Health-Care Firms Have Supported Lawmakers Debating Reform
Tuesday, July 21, 2009
As liberal protesters marched outside, Sen. Max Baucus sat down inside a San Francisco mansion for a dinner of chicken cordon bleu and a discussion of landmark health-care legislation under consideration by his Senate Finance Committee.
At the table on May 26 were about 20 donors willing to fork over $10,000 or more to the Democratic Senatorial Campaign Committee, including executives of major insurance companies, hospitals and other health-care firms.
"Most people there had an agenda; they wanted the ear of a senator, and they got it," said Aaron Roland, a San Francisco health-care activist who paid half price to attend the gathering. "Money gets you in the door. The only thing the other side can do is march around and protest outside."
As his committee has taken center stage in the battle over health-care reform, Chairman Baucus (D-Mont.) has emerged as a leading recipient of Senate campaign contributions from the hospitals, insurers and other medical interest groups hoping to shape the legislation to their advantage. Health-related companies and their employees gave Baucus's political committees nearly $1.5 million in 2007 and 2008, when he began holding hearings and making preparations for this year's reform debate.
Top health executives and lobbyists have continued to flock to the senator's often extravagant fundraising events in recent months. During a Senate break in late June, for example, Baucus held his 10th annual fly-fishing and golfing weekend in Big Sky, Mont., for a minimum donation of $2,500. Later this month comes "Camp Baucus," a "trip for the whole family" that adds horseback riding and hiking to the list of activities.
To avoid any appearance of favoritism, his aides say, Baucus quietly began refusing contributions from health-care political action committees after June 1. But the policy does not apply to lobbyists or corporate executives, who continued to make donations, disclosure records show.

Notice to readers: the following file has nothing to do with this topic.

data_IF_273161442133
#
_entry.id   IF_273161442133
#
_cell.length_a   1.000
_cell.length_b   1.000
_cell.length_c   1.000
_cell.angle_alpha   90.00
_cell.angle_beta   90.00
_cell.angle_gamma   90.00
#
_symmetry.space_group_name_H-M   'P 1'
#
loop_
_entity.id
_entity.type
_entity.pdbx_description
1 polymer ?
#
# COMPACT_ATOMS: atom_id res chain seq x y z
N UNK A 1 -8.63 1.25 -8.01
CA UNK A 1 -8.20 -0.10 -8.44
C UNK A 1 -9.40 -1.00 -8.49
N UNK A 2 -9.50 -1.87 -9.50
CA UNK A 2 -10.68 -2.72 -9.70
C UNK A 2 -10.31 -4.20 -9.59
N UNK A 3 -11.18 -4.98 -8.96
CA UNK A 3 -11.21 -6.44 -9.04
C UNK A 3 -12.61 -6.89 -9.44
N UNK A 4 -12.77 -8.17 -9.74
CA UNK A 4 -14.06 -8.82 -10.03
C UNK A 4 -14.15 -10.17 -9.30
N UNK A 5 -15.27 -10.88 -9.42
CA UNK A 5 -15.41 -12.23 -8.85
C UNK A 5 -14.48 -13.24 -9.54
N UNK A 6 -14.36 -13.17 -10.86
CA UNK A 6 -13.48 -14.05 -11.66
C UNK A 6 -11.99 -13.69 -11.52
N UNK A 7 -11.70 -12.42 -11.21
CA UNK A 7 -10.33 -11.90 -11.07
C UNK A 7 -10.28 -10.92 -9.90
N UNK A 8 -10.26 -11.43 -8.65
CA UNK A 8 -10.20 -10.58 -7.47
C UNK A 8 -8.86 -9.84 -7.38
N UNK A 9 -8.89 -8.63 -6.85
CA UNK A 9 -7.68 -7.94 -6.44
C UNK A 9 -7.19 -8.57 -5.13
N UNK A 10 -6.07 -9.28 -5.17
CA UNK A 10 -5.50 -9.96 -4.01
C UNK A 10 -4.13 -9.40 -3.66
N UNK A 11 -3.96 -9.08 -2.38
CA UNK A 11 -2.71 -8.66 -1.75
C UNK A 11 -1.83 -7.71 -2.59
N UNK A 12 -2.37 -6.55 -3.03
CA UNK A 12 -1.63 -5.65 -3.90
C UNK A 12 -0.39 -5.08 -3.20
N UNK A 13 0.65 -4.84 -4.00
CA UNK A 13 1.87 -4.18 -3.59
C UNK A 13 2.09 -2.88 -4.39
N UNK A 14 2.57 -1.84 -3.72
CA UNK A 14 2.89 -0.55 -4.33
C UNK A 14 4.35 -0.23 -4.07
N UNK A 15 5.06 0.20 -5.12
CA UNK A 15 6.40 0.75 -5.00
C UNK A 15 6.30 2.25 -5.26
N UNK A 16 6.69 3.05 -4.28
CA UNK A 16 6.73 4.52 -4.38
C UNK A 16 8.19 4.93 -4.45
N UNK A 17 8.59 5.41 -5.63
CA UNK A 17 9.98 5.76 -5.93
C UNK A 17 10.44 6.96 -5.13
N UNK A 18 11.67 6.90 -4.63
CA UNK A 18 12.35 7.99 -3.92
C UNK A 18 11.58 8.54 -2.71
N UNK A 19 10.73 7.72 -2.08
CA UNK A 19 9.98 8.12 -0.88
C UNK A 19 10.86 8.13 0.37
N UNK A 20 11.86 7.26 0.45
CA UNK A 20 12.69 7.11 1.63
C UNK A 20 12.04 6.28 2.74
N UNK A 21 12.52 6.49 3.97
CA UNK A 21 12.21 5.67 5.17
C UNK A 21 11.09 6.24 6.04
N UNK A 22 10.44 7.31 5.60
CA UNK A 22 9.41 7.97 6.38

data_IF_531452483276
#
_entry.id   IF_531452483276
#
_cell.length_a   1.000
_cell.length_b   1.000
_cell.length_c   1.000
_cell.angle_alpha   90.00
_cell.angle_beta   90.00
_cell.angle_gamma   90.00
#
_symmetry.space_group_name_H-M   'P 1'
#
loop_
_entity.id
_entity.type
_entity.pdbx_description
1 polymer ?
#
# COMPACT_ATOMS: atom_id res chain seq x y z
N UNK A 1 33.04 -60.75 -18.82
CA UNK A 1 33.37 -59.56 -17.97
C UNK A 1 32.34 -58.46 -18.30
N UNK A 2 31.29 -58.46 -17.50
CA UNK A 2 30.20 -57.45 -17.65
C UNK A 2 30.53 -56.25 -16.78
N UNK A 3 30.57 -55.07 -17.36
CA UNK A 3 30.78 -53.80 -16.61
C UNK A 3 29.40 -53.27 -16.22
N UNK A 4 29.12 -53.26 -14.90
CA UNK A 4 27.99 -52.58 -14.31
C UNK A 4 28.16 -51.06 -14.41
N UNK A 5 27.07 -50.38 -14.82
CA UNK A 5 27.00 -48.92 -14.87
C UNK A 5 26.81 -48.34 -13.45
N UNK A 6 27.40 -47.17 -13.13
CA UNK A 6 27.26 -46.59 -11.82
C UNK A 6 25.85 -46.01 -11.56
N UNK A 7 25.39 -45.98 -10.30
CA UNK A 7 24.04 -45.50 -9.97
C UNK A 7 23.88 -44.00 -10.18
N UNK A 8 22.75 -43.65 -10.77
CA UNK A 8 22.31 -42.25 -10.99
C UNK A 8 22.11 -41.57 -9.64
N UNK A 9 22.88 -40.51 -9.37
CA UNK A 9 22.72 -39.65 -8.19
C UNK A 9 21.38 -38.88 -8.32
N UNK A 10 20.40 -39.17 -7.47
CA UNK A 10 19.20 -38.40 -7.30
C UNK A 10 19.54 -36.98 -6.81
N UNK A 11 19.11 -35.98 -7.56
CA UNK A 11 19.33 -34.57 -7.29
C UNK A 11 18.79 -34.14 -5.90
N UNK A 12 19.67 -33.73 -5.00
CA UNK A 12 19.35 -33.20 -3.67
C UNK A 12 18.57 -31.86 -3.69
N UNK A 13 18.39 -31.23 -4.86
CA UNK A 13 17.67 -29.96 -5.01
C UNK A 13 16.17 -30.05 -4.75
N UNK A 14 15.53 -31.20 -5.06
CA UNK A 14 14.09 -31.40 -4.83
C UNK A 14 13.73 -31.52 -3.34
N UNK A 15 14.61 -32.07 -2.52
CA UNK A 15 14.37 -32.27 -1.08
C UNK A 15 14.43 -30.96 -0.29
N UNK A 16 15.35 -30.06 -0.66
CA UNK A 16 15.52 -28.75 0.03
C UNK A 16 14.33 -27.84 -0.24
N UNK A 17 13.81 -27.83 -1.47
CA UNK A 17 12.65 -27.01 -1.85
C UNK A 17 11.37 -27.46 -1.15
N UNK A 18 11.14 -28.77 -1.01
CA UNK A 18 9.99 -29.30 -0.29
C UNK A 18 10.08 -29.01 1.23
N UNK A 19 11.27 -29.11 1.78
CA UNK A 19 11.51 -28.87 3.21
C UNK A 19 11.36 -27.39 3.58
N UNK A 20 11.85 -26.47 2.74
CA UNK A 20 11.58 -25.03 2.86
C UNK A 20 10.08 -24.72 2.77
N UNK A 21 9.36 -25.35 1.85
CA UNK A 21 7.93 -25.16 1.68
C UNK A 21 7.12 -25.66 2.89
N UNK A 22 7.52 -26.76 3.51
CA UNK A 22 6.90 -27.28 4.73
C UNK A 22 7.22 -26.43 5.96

Baucus declined requests to comment for this article. Spokesman Tyler Matsdorf said the senator "is only driven by one thing: what is right for Montana and the country. And he will continue his open process of working together with the president, his colleagues in Congress, and groups and individuals from across the nation to get this legislation passed."
Baucus's fundraising prowess underscores the enduring political strength of the health-care lobby, which led all other sectors in donations to federal candidates during the last election cycle and has shifted its giving to Democrats as the party has tightened its control of Congress.
The sector gave nearly $170 million to federal lawmakers in 2007 and 2008, with 54 percent going to Democrats, according to data compiled by the Center for Responsive Politics, which tracks money in politics. The shift in parties was even more pronounced during the first three months of this year, when Democrats collected 60 percent of the $5.4 million donated by health-care companies and their employees, the data show.
Many of these contributions have been focused on Baucus, Charles E. Grassley (R-Iowa) and other senators in the moderate camps of their respective parties, whose votes could prove crucial in a final health-care reform deal, as well as the leaders of five key committees leading the debate. Grassley, the Finance Committee's ranking Republican, received more than $2 million from the health and insurance sectors since 2003. House Ways and Means Chairman Charles B. Rangel (D-N.Y.) took in $1.6 million from the health sector and its employees over the past two years; ranking Republican Dave Camp (Mich.) received nearly $1 million.
But Baucus, a senator from a sparsely populated and conservative Western state who is serving his sixth term, stands out for the rising tide of health-care contributions to his campaign committee, Friends of Max Baucus, and his political-action committee, Glacier PAC. Baucus collected $3 million from the health and insurance sectors from 2003 to 2008, about 20 percent of the total, data show. Less than 10 percent of the money came from Montana.
Top out-of-state corporate contributors included Schering-Plough, New York Life Insurance, Amgen, and Blue Cross and Blue Shield; individual executives such as Richard T. Clark, chief executive and president of drugmaker Merck, have also made regular donations. Most of these companies, particularly major insurers, strongly oppose a public insurance option, which is favored by President Obama and top House Democrats but has not received support from Baucus's committee.